- People with metabolic disorders, such as diabetes, anaemia or kidney disease
- People living in long-term care facilities, such as nursing homes
When people are infected by common airborne cold and flu viruses, the symptoms that follow are often troublesome and last for up to two weeks.
If not properly managed and treated, symptoms become worse and could lead to death.
Many people choose to get vaccinated for the flu, but because the flu strains that circulate change every year, getting a flu shot doesn’t guarantee that you won’t fall sick.
At-risk groups like children, pregnant women, the elderly and those with chronic conditions or impaired immune systems, should update their flu shots every year.
On a daily basis, maintain a good diet that is rich in nutrients: eat plenty of vegetables, low sugar fruit and lean proteins that will give you much of the nutrients needed to keep your body strong and fight off common viruses on its own.
Taking the ideal dose of vitamins and nutritional supplements will be helpful in improving the immune system.
Your physical health can also be affected by mental well-being, so to get your mind off daily stress, take up an active hobby like yoga, walking, hiking or tai chi.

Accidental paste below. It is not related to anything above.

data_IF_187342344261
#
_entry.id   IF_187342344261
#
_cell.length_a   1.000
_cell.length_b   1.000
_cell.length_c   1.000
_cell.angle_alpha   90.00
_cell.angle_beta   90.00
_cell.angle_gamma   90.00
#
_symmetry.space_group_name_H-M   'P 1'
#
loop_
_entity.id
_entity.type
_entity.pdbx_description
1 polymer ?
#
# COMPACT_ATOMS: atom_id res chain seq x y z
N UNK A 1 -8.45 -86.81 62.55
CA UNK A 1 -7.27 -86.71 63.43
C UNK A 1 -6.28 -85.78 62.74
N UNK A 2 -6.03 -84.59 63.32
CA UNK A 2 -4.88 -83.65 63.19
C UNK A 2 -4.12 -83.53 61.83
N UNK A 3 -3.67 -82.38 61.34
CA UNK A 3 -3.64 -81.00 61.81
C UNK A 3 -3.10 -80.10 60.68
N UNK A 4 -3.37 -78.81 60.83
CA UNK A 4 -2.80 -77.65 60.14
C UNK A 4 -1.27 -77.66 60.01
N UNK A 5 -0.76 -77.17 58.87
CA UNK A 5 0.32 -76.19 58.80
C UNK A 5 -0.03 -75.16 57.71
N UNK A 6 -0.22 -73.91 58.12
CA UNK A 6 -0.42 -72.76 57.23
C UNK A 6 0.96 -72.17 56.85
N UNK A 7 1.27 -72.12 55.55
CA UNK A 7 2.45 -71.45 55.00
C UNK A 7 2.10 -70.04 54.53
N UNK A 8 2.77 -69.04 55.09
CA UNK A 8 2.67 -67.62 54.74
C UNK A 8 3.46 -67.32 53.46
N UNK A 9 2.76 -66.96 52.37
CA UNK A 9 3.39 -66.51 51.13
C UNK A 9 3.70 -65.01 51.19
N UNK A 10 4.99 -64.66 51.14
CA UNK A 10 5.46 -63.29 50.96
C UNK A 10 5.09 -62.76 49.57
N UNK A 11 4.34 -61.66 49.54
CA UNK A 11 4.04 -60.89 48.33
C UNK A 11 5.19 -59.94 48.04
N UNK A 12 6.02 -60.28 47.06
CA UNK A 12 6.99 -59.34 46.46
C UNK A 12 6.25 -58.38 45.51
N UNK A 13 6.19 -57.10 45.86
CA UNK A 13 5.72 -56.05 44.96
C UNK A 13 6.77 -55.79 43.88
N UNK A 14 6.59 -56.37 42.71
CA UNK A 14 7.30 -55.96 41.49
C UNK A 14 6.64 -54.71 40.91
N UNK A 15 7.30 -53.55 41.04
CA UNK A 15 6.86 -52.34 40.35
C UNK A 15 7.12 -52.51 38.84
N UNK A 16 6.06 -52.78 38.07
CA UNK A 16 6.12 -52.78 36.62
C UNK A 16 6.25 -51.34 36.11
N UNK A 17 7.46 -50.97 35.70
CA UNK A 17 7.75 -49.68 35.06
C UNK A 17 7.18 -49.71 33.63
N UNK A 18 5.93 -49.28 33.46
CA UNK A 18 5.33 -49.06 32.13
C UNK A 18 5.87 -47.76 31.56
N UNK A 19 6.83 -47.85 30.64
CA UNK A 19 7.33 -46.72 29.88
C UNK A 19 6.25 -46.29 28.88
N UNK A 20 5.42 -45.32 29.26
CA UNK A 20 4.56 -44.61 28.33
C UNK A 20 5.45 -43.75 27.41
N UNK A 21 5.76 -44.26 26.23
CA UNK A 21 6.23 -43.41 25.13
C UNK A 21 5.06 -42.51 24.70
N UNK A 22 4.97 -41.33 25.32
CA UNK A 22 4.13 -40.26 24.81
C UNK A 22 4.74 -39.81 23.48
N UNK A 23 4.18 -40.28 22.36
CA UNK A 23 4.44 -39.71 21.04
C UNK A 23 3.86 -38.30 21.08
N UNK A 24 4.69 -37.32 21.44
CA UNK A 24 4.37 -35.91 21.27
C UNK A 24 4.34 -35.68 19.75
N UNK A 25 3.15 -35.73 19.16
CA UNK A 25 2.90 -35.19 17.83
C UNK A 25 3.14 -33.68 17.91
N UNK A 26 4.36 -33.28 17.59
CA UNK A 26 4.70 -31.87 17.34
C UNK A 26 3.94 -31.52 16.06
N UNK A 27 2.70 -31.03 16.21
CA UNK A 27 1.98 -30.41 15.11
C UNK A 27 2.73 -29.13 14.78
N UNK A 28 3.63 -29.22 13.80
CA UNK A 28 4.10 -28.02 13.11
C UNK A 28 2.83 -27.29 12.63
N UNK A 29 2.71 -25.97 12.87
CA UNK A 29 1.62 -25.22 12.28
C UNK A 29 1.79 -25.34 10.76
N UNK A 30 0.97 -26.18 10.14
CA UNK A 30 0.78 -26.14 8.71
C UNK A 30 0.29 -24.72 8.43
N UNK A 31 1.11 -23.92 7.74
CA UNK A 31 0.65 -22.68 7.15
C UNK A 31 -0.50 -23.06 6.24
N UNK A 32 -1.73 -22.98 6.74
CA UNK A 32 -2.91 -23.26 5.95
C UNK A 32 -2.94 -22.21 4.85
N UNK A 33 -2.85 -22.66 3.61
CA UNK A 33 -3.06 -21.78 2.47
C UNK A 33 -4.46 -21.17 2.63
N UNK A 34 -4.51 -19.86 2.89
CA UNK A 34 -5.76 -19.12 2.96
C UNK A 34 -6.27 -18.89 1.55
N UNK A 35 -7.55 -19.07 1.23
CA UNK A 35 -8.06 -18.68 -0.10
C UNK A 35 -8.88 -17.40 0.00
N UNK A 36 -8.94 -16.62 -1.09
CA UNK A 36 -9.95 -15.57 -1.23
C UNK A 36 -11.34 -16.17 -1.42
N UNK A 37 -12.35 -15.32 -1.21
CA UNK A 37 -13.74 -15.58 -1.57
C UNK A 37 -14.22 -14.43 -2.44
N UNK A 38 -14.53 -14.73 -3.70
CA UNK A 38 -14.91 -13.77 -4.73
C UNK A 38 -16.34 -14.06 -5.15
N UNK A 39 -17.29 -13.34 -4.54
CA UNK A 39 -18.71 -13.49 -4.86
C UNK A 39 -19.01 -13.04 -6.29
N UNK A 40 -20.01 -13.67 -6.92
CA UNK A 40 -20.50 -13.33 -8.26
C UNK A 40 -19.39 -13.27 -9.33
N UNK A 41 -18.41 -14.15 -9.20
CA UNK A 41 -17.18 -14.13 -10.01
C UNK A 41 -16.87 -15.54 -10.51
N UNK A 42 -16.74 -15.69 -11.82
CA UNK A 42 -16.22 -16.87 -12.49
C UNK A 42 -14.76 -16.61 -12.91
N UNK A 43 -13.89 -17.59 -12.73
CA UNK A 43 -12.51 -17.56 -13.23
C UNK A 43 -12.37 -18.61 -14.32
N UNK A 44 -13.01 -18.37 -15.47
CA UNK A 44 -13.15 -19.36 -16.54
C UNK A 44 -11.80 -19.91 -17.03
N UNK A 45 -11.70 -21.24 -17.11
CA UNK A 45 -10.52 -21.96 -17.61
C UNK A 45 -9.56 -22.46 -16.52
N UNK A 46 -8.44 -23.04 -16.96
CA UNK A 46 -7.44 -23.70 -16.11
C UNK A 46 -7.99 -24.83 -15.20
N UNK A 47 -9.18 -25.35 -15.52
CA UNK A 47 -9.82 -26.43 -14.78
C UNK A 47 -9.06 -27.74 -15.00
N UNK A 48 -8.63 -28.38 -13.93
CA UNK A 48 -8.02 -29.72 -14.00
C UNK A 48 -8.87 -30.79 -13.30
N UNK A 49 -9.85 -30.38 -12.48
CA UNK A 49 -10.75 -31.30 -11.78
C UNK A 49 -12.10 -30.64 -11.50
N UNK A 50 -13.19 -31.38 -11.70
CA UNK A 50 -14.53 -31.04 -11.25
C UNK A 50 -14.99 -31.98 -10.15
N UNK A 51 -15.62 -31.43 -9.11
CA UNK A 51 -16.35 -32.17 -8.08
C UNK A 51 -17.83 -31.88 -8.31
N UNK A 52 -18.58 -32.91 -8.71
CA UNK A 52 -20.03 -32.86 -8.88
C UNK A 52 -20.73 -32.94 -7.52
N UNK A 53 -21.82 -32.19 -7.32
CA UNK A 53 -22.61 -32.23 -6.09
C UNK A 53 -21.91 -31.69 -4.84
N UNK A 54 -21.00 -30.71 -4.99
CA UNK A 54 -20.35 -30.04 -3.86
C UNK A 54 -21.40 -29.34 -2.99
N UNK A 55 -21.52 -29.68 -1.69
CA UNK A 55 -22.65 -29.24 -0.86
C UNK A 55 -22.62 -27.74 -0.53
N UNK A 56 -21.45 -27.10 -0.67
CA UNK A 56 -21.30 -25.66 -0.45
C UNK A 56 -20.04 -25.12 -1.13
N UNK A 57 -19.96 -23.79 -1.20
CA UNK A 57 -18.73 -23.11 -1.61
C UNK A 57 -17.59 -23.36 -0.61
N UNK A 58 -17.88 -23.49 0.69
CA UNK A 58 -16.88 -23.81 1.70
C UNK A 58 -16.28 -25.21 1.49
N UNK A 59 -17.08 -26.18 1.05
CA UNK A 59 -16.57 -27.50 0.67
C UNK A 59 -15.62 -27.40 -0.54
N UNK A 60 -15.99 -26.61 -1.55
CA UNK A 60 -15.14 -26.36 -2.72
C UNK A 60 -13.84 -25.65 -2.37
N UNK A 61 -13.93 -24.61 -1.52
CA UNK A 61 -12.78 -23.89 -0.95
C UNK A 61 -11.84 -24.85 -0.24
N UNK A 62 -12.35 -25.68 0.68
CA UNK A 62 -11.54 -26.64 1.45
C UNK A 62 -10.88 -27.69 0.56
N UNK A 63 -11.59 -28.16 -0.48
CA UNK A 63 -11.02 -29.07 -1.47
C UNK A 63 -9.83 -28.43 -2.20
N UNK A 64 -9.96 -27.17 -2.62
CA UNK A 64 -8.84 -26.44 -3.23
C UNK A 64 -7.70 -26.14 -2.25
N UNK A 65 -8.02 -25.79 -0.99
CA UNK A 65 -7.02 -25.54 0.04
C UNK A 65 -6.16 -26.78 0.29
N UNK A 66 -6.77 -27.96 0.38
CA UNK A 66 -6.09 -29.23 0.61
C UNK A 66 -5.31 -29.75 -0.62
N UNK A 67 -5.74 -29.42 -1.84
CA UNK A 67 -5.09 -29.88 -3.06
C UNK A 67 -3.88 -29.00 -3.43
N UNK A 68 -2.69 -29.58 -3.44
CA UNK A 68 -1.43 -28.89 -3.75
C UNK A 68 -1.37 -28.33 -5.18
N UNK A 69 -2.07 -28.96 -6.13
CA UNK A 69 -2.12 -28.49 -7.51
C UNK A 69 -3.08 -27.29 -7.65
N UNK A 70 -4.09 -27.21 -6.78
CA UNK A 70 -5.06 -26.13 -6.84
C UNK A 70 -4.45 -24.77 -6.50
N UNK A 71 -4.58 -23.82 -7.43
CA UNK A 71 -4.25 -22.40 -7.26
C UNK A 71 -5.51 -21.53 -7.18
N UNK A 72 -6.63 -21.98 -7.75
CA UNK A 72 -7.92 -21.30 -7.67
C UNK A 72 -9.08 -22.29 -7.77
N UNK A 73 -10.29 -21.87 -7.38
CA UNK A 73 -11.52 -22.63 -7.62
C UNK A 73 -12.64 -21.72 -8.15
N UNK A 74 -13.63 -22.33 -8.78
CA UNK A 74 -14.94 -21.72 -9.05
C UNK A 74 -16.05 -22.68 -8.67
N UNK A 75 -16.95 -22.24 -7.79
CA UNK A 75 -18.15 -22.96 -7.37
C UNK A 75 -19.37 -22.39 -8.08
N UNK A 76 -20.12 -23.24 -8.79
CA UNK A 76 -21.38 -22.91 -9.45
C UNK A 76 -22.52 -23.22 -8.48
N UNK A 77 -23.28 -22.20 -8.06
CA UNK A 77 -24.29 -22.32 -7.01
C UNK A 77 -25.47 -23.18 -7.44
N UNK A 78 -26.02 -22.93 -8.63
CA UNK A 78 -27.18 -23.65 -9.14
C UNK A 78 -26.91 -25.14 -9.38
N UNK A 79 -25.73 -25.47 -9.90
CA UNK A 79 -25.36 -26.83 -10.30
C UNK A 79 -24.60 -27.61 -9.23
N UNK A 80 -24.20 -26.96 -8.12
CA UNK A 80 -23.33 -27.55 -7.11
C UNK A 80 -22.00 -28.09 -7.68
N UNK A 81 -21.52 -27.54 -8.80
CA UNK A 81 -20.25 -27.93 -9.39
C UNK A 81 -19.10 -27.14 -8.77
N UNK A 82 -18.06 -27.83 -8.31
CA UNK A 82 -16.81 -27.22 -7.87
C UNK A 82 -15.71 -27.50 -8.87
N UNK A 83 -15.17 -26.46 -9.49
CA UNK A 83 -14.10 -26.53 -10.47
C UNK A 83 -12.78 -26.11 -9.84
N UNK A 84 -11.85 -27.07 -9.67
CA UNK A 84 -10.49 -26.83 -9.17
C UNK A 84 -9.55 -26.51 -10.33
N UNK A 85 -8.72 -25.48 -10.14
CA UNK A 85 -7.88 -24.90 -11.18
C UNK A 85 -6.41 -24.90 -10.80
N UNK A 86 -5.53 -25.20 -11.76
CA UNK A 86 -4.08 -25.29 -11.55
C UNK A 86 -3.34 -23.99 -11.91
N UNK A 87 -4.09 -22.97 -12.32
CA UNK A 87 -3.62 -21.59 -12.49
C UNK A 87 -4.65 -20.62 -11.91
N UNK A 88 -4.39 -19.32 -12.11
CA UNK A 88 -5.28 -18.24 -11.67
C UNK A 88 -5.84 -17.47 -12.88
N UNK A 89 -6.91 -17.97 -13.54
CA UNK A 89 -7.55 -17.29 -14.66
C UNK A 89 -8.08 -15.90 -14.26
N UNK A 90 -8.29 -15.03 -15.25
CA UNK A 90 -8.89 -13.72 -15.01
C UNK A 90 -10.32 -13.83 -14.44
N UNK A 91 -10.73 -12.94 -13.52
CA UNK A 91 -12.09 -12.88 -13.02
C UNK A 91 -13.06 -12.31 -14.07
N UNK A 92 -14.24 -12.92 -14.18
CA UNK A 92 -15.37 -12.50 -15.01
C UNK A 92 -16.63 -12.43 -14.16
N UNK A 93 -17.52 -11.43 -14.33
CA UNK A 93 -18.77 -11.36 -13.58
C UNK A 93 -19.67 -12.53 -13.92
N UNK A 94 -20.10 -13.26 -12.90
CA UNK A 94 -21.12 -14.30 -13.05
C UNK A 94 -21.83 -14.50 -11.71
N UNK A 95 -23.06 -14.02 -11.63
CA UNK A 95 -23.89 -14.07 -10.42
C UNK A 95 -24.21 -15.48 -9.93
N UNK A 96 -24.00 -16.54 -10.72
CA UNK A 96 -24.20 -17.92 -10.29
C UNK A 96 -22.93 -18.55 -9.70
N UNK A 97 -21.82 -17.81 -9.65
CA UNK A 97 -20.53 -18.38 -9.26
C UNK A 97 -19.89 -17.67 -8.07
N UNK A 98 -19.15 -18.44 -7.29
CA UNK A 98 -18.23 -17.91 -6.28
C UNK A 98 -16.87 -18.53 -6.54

The responsibility to stop a mass outbreak of flu falls on everyone.
Whether you are currently sick or healthy, practise good hygiene and preventive measures.
When you are sick, cover your mouth and nose in public, and go to the clinic before your symptoms grow worse.
When you are healthy, avoid those who exhibit symptoms of cold or flu for awhile, and continue to practice good hygiene.
Datuk Dr Nor Ashikin Mokhtar is a consultant obstetrician and gynaecologist, and a functional medicine practitioner. For further information, email firstname.lastname@example.org. The information provided is for educational and communication purposes only and it should not be construed as personal medical advice. Information published in this article is not intended to replace, supplant or augment a consultation with a health professional regarding the reader’s own medical care. The Star does not give any warranty on accuracy, completeness, functionality, usefulness or other assurances as to the content appearing in this column. The Star disclaims all responsibility for any losses, damage to property or personal injury suffered directly or indirectly from reliance on such information.